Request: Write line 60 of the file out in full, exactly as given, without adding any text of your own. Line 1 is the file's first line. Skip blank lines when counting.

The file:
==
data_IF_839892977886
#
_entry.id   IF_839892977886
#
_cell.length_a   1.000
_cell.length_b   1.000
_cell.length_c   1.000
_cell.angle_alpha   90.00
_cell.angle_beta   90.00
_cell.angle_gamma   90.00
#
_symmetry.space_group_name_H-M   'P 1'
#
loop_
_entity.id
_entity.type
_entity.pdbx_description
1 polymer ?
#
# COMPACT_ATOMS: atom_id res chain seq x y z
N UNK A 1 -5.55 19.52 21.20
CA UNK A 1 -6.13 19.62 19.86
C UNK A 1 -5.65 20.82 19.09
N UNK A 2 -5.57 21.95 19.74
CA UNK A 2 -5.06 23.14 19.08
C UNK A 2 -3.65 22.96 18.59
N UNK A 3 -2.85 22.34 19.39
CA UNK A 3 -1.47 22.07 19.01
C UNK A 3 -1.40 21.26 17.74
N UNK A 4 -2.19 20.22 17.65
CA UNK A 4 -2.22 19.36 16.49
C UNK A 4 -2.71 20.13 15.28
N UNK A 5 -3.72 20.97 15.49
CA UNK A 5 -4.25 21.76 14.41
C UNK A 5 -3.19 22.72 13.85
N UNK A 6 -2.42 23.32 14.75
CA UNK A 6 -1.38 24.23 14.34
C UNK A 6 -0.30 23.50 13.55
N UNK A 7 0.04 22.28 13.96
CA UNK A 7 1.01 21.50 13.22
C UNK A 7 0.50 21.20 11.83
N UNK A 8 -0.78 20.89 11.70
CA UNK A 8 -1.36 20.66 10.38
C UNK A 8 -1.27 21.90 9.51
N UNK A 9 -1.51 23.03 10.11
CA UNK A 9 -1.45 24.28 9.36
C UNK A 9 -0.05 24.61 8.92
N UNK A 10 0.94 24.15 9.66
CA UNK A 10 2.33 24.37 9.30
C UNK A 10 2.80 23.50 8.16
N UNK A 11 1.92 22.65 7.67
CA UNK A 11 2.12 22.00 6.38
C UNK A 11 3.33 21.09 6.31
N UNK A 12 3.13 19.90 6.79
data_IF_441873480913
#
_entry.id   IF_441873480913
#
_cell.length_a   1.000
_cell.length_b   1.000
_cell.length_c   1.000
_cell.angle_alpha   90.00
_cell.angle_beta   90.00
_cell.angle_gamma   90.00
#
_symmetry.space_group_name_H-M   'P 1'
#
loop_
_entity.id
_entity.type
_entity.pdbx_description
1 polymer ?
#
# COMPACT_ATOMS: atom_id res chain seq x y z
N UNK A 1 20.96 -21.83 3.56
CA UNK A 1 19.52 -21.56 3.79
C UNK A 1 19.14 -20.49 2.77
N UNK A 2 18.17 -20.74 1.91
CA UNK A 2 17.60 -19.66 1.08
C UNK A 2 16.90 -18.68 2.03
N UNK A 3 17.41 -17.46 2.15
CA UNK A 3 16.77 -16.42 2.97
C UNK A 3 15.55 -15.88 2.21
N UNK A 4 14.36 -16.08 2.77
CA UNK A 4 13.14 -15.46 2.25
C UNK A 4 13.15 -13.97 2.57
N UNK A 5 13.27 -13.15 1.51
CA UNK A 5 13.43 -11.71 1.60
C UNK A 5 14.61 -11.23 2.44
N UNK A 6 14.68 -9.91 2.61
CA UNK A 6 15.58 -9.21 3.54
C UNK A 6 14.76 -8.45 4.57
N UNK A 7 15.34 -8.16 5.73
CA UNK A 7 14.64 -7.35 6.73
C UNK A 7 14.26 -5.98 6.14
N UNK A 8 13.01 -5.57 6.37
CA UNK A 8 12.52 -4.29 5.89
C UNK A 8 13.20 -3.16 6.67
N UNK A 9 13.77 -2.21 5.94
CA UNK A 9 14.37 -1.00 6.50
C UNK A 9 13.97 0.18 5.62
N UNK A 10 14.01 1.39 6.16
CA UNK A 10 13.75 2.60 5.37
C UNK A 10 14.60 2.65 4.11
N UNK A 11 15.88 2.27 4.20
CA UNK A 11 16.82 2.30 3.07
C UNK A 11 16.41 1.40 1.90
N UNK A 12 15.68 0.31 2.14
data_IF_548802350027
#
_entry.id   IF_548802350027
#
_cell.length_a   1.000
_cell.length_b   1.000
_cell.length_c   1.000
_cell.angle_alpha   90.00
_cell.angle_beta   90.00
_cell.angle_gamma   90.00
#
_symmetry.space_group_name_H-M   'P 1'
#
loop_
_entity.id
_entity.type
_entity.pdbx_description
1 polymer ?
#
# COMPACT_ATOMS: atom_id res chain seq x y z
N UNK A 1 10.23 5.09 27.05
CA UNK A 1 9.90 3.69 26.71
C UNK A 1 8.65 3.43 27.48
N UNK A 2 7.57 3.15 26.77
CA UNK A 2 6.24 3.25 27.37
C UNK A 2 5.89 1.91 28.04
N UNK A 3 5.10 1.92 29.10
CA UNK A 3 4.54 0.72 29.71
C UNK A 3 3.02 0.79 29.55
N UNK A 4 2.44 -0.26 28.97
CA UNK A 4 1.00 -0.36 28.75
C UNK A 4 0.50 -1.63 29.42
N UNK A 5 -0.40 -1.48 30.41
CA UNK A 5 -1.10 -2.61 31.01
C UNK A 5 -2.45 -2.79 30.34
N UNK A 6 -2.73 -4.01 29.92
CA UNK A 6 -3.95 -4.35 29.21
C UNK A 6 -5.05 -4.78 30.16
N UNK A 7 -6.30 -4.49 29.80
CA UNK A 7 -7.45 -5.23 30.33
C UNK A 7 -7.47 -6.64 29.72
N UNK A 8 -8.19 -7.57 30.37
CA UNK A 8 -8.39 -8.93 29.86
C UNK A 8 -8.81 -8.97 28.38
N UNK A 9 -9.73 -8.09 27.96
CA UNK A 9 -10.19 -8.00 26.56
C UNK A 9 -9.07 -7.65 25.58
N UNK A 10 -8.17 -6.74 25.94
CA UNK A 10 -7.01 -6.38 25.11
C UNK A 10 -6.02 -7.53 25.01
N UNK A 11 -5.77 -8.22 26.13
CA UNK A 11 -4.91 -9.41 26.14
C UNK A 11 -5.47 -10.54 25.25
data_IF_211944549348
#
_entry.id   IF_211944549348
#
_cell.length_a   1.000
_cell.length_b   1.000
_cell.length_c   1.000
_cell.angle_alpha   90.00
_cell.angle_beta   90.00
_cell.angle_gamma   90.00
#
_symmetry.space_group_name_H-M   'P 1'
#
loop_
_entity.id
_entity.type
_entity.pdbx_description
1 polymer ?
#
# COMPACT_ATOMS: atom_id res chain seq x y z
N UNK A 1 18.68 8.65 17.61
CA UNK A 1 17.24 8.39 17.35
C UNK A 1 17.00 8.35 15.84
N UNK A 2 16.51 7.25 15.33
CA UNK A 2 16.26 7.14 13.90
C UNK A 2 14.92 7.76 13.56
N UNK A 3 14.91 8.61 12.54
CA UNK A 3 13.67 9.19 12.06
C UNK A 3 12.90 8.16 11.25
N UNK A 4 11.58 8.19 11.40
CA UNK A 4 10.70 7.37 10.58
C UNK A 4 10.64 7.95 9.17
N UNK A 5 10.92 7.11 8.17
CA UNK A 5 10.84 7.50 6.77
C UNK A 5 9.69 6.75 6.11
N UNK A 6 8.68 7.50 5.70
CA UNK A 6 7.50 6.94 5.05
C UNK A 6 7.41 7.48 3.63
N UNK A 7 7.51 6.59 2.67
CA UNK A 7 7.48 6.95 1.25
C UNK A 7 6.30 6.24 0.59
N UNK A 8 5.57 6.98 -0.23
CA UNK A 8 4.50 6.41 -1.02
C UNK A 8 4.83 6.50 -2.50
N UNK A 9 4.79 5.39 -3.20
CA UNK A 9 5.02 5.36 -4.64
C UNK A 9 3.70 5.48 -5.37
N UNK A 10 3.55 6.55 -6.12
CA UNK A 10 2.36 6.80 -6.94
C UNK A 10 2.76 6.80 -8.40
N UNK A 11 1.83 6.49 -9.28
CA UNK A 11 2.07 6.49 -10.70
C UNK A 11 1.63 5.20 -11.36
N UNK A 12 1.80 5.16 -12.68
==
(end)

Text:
_cell.length_b   1.000